Riley-Day syndrome Definition
Riley-Day syndrome is an inherited disorder that affects nerves throughout the body.
Familial dysautonomia; Hereditary sensory and autonomic neuropathy - type III (HSAN III)
Riley-Day syndrome is passed down through families (inherited). A person must inherit a copy of the defective gene from each parent to develop the condition.
This condition occurs most often in people of Eastern European Jewish ancestry (Ashkenazi Jews). It is caused by a change (mutation) to a gene. It is rare in the general population.
Symptoms of Riley-Day syndrome include:
Breath-holding spells (can lose consciousness)
Decrease in sense of taste
Inability to feel pain and changes in temperature (can lead to injuries)
Lack of tears when crying
Long periods of vomiting
Poor coordination and unsteady walk
Sweating while eating
Unusually smooth, pale tongue surface
Symptoms are present at birth and grow worse over time.
Exams and Tests
Your health care provider will do a physical exam to look for:
Absent or decreased deep tendon reflexes
Lack of a response after receiving a histamine injection (normally redness and swelling would occur)
Lack of tears with crying
Low muscle tone, especially in babies
Repeated episodes of high blood pressure
Severe curving of the spine ( scoliosis)
Tiny pupils after receiving certain eye drops
Blood tests are available to check for the gene mutation that causes Riley-Day syndrome.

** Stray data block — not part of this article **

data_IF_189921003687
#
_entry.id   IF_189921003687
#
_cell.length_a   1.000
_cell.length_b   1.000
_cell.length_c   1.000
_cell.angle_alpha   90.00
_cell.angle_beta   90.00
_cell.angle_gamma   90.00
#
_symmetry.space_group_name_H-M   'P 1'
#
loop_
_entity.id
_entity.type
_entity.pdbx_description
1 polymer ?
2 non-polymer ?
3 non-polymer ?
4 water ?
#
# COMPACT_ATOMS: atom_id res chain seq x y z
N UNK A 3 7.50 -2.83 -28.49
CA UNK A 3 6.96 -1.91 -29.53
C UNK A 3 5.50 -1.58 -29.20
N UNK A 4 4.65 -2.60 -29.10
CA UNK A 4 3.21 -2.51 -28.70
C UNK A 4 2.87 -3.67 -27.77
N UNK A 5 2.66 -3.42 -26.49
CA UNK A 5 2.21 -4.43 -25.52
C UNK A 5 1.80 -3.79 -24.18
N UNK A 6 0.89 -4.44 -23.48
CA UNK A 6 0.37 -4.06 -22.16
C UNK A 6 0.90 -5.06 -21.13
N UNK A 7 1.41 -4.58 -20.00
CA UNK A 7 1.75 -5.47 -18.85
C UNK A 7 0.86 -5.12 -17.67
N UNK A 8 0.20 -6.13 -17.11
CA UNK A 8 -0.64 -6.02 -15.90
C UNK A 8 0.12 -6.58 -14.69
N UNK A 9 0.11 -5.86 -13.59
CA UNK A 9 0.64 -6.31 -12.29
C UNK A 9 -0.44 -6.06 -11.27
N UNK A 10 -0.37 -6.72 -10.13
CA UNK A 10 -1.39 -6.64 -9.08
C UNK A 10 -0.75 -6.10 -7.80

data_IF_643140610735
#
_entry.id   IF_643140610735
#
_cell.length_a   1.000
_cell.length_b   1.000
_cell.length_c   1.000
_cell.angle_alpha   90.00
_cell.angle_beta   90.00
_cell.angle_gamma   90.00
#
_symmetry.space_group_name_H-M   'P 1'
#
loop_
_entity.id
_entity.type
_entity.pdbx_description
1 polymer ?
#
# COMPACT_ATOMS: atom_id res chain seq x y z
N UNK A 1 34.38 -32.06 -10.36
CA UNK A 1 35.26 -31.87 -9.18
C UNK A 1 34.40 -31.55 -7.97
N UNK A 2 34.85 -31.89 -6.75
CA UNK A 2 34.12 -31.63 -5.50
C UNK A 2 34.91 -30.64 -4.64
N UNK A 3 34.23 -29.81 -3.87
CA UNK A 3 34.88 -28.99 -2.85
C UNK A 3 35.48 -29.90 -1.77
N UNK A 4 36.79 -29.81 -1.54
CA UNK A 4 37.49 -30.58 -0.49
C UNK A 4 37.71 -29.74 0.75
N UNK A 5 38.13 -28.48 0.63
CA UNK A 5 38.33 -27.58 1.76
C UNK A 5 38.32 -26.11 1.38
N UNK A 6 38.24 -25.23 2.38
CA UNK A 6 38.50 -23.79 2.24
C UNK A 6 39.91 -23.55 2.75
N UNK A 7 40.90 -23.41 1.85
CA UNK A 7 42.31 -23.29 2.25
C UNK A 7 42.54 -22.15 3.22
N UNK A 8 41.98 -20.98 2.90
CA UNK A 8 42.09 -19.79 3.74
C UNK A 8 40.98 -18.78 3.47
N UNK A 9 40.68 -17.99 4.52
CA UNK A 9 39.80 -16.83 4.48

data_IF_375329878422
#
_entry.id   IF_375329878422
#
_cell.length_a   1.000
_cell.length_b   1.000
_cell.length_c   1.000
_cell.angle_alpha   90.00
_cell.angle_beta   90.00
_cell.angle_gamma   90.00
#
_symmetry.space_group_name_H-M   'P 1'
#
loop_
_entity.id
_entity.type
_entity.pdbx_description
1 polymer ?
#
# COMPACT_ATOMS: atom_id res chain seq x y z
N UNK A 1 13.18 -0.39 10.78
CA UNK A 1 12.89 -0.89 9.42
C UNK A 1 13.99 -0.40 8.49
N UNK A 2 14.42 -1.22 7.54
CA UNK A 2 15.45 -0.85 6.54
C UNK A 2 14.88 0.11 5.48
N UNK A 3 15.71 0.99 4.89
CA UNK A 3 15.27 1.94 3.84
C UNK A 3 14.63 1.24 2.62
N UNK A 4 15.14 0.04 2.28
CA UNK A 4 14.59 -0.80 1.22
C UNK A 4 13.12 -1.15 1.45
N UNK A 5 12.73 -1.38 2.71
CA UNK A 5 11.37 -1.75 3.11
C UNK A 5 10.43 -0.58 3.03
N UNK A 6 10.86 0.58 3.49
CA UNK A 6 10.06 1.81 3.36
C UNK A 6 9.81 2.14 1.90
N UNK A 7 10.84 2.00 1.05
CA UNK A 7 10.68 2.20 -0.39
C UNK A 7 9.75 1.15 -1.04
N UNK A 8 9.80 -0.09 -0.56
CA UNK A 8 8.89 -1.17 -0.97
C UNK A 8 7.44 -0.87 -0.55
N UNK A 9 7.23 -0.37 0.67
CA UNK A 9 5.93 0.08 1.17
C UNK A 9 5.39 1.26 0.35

Treatment may include:
Therapy to help prevent seizures
Feeding in an upright position and giving textured formula to prevent gastroesophageal reflux (stomach acid and food coming back up, also called GERD)
Measures to prevent low blood pressure when standing, such as increasing intake of fluid, salt, and caffeine, and wearing elastic stockings
Medicines to control vomiting
Medicines to prevent dry eyes
Physical therapy of the chest
Measures to protect against injury
Providing enough nutrition and fluids
Surgery or spinal fusion
Treating aspiration pneumonia Outlook (Prognosis)
Advances in diagnosis and treatment are increasing the survival rate. About half of babies born with Riley-Day will live to age 30.
The following complications are possible:
Blotching of the face and torso
Excessive sweating of the head and torso
High blood pressure and rapid heart rate
Patchy skin tone on the hands and feet
Nausea and vomiting
Severe problems swallowing, drooling
Worsening of muscle tone When to Contact a Medical Professional
Call your doctor if symptoms change or get worse. A genetic counselor can help teach you about the condition and direct you to support groups in your area.
Genetic DNA testing is very accurate for Riley-Day syndrome. It may be used for diagnosing people with the condition or those who carry the gene. It can also be used for prenatal diagnosis.
People of Eastern European Jewish background and families with a history of Riley-Day syndrome may wish to seek genetic counseling if they are thinking of having children.
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Richard J. Moskowitz, MD, dermatologist in private practice, Mineola, NY. Review provided by VeriMed Healthcare Network. Also reviewed by David Zieve, MD, MHA, Isla Ogilvie, PhD, and the A.D.A.M. Editorial team.
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